Martin Mull

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Robert E.A.P. Ritholz

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[Martin Mull has] made some of the funniest, but most neglected, records around.

The problem seems to be that Mull's field is musical parody, and the record-buying public does not appear to be ready for him yet. (p. 25)

It is too bad that music is taken so seriously now. Satirists like Mull help to define and clarify musical styles by condensing and exaggerating them through the very act of parody. For example, on his first album (cleverly entitled Martin Mull), Mull presents a parody of country and western music called "Livin' Above My Station." Were one to listen to it casually, it would probably sound like just another of the countless C and W songs. However, if one listens more closely, one realizes that Mull has selected most of the essential elements of country music and lyrics and exaggerated them, while at the same time keeping them within the limits of recognition. Consequently, this cut is not simply a C and W song. Instead, it is so quintessentially country and western that it becomes absurd.

Mull, however, does not limit himself to country music. In "Do the Dog,"… Mull offers a sharp parody of disco dance music.

The same album, Days of Wine and Neuroses, also has "Jesus is Easy" (by the Moron Tabernacle Choir) which satirizes traditional black gospel music. In a similar vein, soul music is also parodied in "Blacks Keep Giving Me the Blues," on the Normal album. Finally, the blues themselves are satirized in "Ukulele Blues," on In Your Living Room….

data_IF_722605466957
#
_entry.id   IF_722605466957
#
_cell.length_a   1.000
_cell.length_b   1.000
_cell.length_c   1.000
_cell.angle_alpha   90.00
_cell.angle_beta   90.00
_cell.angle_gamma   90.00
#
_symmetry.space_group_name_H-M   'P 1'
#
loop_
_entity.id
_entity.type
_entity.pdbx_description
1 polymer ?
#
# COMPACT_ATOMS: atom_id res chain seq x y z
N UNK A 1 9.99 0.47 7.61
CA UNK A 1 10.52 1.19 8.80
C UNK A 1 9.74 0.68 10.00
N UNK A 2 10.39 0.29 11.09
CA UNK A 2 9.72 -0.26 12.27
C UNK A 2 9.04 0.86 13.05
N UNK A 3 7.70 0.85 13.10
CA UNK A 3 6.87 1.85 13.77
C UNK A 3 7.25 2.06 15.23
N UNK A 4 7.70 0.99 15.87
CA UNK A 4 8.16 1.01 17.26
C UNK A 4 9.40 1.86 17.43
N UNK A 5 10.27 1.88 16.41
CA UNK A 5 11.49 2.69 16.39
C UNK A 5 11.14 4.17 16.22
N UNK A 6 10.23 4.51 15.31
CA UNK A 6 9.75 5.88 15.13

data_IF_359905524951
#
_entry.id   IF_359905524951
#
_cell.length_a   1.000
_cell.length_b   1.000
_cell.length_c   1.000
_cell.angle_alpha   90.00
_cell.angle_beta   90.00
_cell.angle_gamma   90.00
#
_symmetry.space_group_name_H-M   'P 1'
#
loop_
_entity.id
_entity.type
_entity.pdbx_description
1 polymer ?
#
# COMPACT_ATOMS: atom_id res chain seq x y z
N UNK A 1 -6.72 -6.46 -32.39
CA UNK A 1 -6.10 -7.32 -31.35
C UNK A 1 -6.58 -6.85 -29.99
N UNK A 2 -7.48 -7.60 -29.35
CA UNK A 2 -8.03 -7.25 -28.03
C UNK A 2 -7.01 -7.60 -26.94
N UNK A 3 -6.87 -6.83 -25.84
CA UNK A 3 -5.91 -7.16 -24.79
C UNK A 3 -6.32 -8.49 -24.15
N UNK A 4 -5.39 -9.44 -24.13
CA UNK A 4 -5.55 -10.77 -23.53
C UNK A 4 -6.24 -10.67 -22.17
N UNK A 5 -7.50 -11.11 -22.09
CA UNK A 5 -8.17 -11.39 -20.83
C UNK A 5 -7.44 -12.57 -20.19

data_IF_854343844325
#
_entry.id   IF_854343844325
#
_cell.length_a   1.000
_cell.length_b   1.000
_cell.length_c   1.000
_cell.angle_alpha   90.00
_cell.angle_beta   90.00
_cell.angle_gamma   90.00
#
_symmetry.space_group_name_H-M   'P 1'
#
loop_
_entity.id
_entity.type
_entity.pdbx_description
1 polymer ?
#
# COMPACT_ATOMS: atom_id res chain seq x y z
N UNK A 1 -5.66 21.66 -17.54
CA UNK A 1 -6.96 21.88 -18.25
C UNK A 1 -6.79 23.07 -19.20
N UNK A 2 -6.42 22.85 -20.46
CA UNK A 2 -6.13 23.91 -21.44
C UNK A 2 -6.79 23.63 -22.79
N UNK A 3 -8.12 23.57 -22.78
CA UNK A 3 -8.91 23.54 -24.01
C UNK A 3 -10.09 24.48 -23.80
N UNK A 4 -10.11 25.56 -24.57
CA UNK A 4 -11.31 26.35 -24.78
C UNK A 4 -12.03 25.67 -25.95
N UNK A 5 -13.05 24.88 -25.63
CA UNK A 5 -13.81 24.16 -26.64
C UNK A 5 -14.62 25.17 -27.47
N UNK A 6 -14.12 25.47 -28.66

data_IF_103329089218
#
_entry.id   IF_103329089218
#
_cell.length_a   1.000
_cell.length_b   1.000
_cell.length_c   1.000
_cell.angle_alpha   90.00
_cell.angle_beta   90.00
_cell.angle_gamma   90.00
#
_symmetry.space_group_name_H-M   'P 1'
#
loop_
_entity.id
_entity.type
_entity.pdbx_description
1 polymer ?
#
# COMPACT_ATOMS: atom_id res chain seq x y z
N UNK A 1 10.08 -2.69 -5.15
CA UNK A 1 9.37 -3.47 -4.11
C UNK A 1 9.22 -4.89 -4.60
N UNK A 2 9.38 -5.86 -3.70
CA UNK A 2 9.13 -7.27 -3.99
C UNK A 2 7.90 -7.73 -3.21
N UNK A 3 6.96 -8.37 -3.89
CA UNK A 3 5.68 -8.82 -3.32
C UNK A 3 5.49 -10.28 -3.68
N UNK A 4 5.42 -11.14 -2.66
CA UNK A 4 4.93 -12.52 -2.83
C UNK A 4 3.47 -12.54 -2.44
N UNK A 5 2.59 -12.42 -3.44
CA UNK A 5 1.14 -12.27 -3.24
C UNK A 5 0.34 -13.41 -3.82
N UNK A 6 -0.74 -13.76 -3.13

These musical parodies are not always easy to listen to. They require some concentration and a good deal of familiarity with a variety of musical styles. Perhaps this is asking too much of most people.

Still, although Mull is an excellent musical satirist, he does not confine himself entirely to this area of humor. Instead, he also follows in the very old tradition of simply writing funny songs. This is a somewhat less demanding form of musical humor, both for the writer and the listener. In songs like "Noses Run in My Family," and "Dialing for Dollars," Mull either deals musically with humorous situations, or uses the music to help him tell a joke. Although these efforts are often funny, they do not really measure up to the standards set by Mull's more satiric work.

Perhaps therein lies one of the major problems with Mull. His work is very erratic in quality. With the exception of one album, In the Soop, (which is uniformly dreadful, not a single guffaw on either side), each album has cuts which range from the incredibly funny, to those for which even Jimmy Carter could not muster a smile.

But at his best, Mull deserves a good deal more attention and recognition than he has thus far received. Perhaps what the public needs is a Best of Martin Mull album. (p. 26)

Robert E.A.P. Ritholz, "'Days of Wine and Neuroses'," in New Guard (copyright 1976 by Young Americans for Freedom; reprinted by permission), Vol. XVII, No. 9, December, 1976, pp. 25-6.

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